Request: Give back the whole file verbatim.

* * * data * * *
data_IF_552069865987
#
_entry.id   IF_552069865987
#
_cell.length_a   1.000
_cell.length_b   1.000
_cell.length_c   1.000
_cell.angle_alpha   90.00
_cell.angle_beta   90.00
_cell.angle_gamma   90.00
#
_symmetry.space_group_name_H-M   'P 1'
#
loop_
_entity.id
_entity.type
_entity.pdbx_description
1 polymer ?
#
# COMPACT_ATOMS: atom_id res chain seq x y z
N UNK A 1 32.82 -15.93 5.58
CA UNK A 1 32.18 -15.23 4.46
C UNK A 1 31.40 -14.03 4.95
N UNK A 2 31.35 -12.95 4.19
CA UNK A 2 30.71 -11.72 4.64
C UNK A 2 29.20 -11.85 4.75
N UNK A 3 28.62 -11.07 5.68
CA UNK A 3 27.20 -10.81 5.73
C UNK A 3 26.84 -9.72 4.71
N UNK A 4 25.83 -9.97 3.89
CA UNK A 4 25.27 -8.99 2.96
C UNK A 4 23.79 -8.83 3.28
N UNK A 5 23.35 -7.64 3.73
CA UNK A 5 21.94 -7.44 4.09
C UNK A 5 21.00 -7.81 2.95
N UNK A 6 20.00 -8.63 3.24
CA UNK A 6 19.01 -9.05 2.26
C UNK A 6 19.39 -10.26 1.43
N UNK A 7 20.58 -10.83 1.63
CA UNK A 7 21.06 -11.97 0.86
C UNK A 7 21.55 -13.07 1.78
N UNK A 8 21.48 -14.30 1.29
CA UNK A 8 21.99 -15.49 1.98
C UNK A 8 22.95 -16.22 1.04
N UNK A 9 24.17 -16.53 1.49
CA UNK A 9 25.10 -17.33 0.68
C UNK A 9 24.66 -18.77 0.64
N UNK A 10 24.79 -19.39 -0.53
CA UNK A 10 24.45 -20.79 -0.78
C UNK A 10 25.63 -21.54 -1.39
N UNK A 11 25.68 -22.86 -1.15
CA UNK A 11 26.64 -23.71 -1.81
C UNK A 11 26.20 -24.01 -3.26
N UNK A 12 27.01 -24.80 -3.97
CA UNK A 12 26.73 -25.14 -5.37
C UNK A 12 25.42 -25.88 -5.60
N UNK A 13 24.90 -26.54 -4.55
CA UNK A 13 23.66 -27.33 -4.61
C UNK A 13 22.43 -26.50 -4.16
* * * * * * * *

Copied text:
data_IF_552069865987
#
_entry.id   IF_552069865987
#
_cell.length_a   1.000
_cell.length_b   1.000
_cell.length_c   1.000
_cell.angle_alpha   90.00
_cell.angle_beta   90.00
_cell.angle_gamma   90.00
#
_symmetry.space_group_name_H-M   'P 1'
#
loop_
_entity.id
_entity.type
_entity.pdbx_description
1 polymer ?
#
# COMPACT_ATOMS: atom_id res chain seq x y z
N UNK A 1 32.82 -15.93 5.58
CA UNK A 1 32.18 -15.23 4.46
C UNK A 1 31.40 -14.03 4.95
N UNK A 2 31.35 -12.95 4.19
CA UNK A 2 30.71 -11.72 4.64
C UNK A 2 29.20 -11.85 4.75
N UNK A 3 28.62 -11.07 5.68
CA UNK A 3 27.20 -10.81 5.73
C UNK A 3 26.84 -9.72 4.71
N UNK A 4 25.83 -9.97 3.89
CA UNK A 4 25.27 -8.99 2.96
C UNK A 4 23.79 -8.83 3.28
N UNK A 5 23.35 -7.64 3.73
CA UNK A 5 21.94 -7.44 4.09
C UNK A 5 21.00 -7.81 2.95
N UNK A 6 20.00 -8.63 3.24
CA UNK A 6 19.01 -9.05 2.26
C UNK A 6 19.39 -10.26 1.43
N UNK A 7 20.58 -10.83 1.63
CA UNK A 7 21.06 -11.97 0.86
C UNK A 7 21.55 -13.07 1.78
N UNK A 8 21.48 -14.30 1.29
CA UNK A 8 21.99 -15.49 1.98
C UNK A 8 22.95 -16.22 1.04
N UNK A 9 24.17 -16.53 1.49
CA UNK A 9 25.10 -17.33 0.68
C UNK A 9 24.66 -18.77 0.64
N UNK A 10 24.79 -19.39 -0.53
CA UNK A 10 24.45 -20.79 -0.78
C UNK A 10 25.63 -21.54 -1.39
N UNK A 11 25.68 -22.86 -1.15
CA UNK A 11 26.64 -23.71 -1.81
C UNK A 11 26.20 -24.01 -3.26
N UNK A 12 27.01 -24.80 -3.97
CA UNK A 12 26.73 -25.14 -5.37
C UNK A 12 25.42 -25.88 -5.60
N UNK A 13 24.90 -26.54 -4.55
CA UNK A 13 23.66 -27.33 -4.61
C UNK A 13 22.43 -26.50 -4.16